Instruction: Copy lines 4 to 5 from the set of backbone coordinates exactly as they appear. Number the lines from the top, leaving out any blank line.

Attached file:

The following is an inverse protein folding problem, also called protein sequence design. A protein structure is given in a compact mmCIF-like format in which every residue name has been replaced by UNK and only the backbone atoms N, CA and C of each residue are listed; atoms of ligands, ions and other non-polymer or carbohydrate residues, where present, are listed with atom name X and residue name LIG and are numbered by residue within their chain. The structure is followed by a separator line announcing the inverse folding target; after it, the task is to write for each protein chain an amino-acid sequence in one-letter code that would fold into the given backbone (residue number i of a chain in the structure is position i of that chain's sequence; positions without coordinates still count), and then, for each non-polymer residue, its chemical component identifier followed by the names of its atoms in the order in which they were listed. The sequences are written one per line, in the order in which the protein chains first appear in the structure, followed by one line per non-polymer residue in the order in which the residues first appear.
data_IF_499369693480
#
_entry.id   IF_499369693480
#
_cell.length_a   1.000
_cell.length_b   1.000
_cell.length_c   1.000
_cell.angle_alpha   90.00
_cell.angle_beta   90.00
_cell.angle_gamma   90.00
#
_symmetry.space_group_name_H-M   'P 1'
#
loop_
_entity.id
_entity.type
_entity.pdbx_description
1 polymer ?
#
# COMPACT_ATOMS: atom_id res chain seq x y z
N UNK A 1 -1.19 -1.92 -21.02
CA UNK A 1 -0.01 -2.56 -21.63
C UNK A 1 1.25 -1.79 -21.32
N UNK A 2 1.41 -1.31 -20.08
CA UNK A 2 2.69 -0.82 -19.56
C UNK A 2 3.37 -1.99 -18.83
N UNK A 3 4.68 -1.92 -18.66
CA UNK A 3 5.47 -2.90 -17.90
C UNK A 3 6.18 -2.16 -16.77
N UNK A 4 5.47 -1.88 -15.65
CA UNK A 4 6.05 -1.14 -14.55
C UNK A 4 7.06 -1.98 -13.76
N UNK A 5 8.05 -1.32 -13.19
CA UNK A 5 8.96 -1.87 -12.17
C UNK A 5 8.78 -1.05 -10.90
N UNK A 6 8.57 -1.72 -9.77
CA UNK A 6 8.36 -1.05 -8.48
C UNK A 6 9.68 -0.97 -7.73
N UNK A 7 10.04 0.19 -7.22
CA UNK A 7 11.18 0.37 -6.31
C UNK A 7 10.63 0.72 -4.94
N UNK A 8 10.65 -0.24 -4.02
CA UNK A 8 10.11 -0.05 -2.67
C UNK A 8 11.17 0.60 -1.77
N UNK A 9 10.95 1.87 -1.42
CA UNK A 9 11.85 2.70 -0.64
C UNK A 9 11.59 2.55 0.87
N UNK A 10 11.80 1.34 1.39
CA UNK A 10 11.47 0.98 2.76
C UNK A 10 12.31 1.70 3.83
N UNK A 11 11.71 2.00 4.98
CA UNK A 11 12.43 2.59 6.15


_entry.id   IF_499369693480
#